Nick DeMarco

TURN TO CHANNEL 3: ‘Ninja Gaiden II’ is worth a broken NES controller (or two)

TURN TO CHANNEL 3: ‘Ninja Gaiden II’ is worth a broken NES controller (or two)
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In a way comparable to other firsts in your life – your first job, your first car and, yes, your first love – gamers often reminisce about the very first game that challenged them in a way that both brings back fond memories and digs up some painful ones as well, almost like shellshock as you recall throwing your NES controller against your television screen as your parents yelled at you from the other room not to break anything because they, not you, were paying for it.

Today, I look back at a game that epitomizes that classic love/hate relationship – “Ninja Gaiden II: The Dark Sword of Chaos” – as we continue with our “Retro Christmas” theme here on Turn to Channel 3!

“Ninja Gaiden II: The Dark Sword of Chaos” (NES)


With companies like Konami and Capcom cranking out great games with stellar soundtracks, it is easy to overlook the equally impressive soundtrack in this title, but you’d be quite wrong in doing so, as this music really carries both the intensity and sense of urgency in the game from start to finish. So many gamers were in awe over the cutscenes in the game, and there’s no denying that they were impressive for the time, but without some great composing to tie it all together, what difference would it make?

Perhaps in no other action title for the NES is the presence of great music of the utmost importance than in the “Ninja Gaiden” titles, and this sequel has the most complete and balanced menu for your ears. The sound effects are sparse, but what’s there does a good job of complementing the soundtrack.


“Ninja Gaiden II” is another one of those NES games that, at first glance, doesn’t look that impressive at all graphically, but what this usually means is that you have to dig a bit deeper and play through the game extensively to fully appreciate what you’re looking at. It is easy to toss this game aside for relying heavily on the cutscenes to look glorious in the eyes of the gamer, when in fact this only represents a sliver of what is presented here.

Whenever I share my appreciation for this game to friends, I often use the train level as reference because there’s so much going on around you, with Jason Voorhees extras jumping at you, those damn eagles causing you nightmares, and the scenery in the background blazing by as you leap from train car to train car. For a game that is 25 years old, that’s pretty extraordinary for the time, and the fact that it is still a fun level to play all these years later is a testament to the work that went into the level design, enemies, and movements of our ninja, Ryu Hayabusa.


Let’s not beat around the bush here – “Ninja Gaiden” games are notorious for being incredibly difficult, in the same vein as games like “Contra” and the “Ghosts ‘n Goblins” titles on the NES and SNES, and yet gamers come back to them, time and time again, for reasons those outside the realm of gaming just can’t understand. Why would anyone want to play a game that has bats and eagles that cause your brave and courageous ninja to go into the fetal position if hit during a jump as you painfully watch him descend into some unholy pit to the unknown? Why would anyone want to play a game with cheesy cutscenes, levels that are affected by the weather, and bosses that are seemingly just a random hodgepodge of ideas concocted one rainy afternoon at the Tecmo offices?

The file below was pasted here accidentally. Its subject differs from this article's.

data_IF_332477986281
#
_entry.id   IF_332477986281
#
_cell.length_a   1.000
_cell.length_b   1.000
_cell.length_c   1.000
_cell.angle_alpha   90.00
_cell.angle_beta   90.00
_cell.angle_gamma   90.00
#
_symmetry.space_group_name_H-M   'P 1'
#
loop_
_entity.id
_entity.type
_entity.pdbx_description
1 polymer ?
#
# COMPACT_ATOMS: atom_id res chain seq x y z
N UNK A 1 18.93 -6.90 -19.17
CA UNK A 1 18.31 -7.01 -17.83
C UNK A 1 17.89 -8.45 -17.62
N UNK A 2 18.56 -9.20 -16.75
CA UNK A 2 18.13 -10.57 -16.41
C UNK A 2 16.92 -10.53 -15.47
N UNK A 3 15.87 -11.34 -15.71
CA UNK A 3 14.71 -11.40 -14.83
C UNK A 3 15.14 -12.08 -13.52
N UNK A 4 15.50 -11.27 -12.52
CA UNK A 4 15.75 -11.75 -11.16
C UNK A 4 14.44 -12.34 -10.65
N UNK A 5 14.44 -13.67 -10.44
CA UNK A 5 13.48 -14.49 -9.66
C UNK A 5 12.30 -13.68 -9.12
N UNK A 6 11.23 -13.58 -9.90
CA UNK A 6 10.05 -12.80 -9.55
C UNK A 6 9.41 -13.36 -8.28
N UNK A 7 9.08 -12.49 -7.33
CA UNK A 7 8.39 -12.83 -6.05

The reason is, quite simply, it works. In the same way that Mario riding around in a windup boot in “Super Mario Bros. 3,” Pit falling victim to an eggplant curse, and the ability to use a bird’s beak as a weapon in “Battletoads” works, so does everything in “Ninja Gaiden.” The game has a nice balance of action, platforming, weapons that include having shadow ninjas to help in your attack, and levels that are both challenging and nice to look at. Very few games on the NES had that curse of being so difficult and yet so entertaining in a balance that favored fun above all. You can make any game difficult, but will it still be a game a sane human being would want to play? Entertainment is key in gaming, but if you can’t carry that throughout the game, who cares if it is easy to pick up and learn?


As with everything on Turn to Channel 3, this is all a matter of opinion, but to your faithful scribe, “Ninja Gaiden II” is the pinnacle of the series on the NES, as the third and final installment just didn’t quite capture the allure of the first two games, yet both are still selling for way more than their predecessors. “Ninja Gaiden II” is like many sequels to popular franchises that began on the NES – gamers have fond memories of it and always seem to remember it more than the originals in most cases, which is largely due to the hype machine at Nintendo that focused on a lot of these sequels over the years. “Ninja Gaiden II” is not the only retro gaming ninja title out there, but it is definitely one of the better ones that belongs in any serious NES gamer’s stash for certain. Just stay away from those damn eagles.

Well, that does it for me. Can you believe that we are only about two weeks away from Christmas? Next week, we journey from the realms of ninjas doing battle on moving trains to athletes in the boxing ring with a perennial NES favorite, “Mike Tyson’s Punch-Out!!”

Until then, finish up that Christmas shopping, have yourself a cold eggnog, and make some time to game on!

Note: All ratings for Turn to Channel 3 are based on a scale of 1-10.

Tune in to NEPA Scene’s gaming column, Turn to Channel 3, every Thursday for new perspectives on retro gaming as well as fresh twists on the classics.